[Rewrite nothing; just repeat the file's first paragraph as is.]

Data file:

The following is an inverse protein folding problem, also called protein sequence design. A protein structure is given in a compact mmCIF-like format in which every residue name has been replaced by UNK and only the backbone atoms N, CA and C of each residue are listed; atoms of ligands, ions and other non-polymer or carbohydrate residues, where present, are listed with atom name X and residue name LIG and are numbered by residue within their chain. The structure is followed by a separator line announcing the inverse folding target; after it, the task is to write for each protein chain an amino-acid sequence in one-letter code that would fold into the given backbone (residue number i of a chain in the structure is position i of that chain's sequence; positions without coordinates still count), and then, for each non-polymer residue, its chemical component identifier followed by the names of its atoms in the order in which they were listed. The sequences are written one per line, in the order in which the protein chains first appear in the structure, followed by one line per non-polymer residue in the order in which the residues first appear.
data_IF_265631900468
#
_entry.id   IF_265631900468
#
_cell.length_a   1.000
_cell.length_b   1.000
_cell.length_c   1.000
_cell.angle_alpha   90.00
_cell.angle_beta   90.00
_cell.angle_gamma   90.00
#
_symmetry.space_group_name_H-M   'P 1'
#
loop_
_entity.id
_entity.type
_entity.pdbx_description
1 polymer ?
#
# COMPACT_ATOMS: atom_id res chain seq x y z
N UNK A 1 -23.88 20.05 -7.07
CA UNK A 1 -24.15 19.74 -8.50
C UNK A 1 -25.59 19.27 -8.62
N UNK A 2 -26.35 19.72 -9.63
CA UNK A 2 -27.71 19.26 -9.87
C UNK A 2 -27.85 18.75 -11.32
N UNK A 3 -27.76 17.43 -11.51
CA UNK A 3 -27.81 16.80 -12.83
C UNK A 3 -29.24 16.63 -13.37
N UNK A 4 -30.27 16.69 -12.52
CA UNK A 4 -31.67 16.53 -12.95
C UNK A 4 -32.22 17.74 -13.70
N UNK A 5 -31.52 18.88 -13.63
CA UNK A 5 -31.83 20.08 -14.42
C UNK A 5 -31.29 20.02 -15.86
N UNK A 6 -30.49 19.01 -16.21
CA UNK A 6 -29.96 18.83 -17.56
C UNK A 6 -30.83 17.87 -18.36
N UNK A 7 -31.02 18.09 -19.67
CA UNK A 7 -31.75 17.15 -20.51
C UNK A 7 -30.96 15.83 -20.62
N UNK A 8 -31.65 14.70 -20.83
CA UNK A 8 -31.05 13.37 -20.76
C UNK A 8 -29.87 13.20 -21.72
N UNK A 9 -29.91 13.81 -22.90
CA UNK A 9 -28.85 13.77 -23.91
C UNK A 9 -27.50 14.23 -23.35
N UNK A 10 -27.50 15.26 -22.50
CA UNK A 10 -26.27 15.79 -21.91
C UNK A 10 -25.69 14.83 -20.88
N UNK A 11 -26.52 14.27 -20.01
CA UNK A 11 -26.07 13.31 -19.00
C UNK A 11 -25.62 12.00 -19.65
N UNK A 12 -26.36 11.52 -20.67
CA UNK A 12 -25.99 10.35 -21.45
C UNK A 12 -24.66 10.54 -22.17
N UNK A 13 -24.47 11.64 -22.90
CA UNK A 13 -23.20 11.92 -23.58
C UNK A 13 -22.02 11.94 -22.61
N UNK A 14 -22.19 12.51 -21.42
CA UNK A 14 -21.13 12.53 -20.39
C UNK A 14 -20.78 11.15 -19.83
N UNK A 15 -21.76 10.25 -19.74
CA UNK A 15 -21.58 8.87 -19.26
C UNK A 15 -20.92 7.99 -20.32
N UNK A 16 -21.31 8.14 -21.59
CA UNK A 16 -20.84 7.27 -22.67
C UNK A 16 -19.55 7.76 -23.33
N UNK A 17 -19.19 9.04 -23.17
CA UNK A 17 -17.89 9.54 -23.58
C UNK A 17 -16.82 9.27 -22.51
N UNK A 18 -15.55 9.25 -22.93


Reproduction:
The following is an inverse protein folding problem, also called protein sequence design. A protein structure is given in a compact mmCIF-like format in which every residue name has been replaced by UNK and only the backbone atoms N, CA and C of each residue are listed; atoms of ligands, ions and other non-polymer or carbohydrate residues, where present, are listed with atom name X and residue name LIG and are numbered by residue within their chain. The structure is followed by a separator line announcing the inverse folding target; after it, the task is to write for each protein chain an amino-acid sequence in one-letter code that would fold into the given backbone (residue number i of a chain in the structure is position i of that chain's sequence; positions without coordinates still count), and then, for each non-polymer residue, its chemical component identifier followed by the names of its atoms in the order in which they were listed. The sequences are written one per line, in the order in which the protein chains first appear in the structure, followed by one line per non-polymer residue in the order in which the residues first appear.